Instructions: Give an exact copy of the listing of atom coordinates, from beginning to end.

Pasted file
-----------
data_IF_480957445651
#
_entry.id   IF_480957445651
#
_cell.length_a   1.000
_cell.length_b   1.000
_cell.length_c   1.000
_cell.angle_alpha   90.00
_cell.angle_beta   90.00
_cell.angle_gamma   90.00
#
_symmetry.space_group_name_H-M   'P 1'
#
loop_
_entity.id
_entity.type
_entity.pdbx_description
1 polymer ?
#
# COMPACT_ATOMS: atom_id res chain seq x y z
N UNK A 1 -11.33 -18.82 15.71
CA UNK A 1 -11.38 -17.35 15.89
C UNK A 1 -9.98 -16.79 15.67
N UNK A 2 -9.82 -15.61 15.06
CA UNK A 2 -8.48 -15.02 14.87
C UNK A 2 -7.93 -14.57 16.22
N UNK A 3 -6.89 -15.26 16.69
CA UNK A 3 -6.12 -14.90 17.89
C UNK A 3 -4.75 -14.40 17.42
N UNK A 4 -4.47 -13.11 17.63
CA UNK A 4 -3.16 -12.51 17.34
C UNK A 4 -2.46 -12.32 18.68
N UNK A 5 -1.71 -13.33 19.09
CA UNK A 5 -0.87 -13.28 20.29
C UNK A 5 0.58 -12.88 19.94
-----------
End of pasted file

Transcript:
data_IF_480957445651
#
_entry.id   IF_480957445651
#
_cell.length_a   1.000
_cell.length_b   1.000
_cell.length_c   1.000
_cell.angle_alpha   90.00
_cell.angle_beta   90.00
_cell.angle_gamma   90.00
#
_symmetry.space_group_name_H-M   'P 1'
#
loop_
_entity.id
_entity.type
_entity.pdbx_description
1 polymer ?
#
# COMPACT_ATOMS: atom_id res chain seq x y z
N UNK A 1 -11.33 -18.82 15.71
CA UNK A 1 -11.38 -17.35 15.89
C UNK A 1 -9.98 -16.79 15.67
N UNK A 2 -9.82 -15.61 15.06
CA UNK A 2 -8.48 -15.02 14.87
C UNK A 2 -7.93 -14.57 16.22
N UNK A 3 -6.89 -15.26 16.69
CA UNK A 3 -6.12 -14.90 17.89
C UNK A 3 -4.75 -14.40 17.42
N UNK A 4 -4.47 -13.11 17.63
CA UNK A 4 -3.16 -12.51 17.34
C UNK A 4 -2.46 -12.32 18.68
N UNK A 5 -1.71 -13.33 19.09
CA UNK A 5 -0.87 -13.28 20.29
C UNK A 5 0.58 -12.88 19.94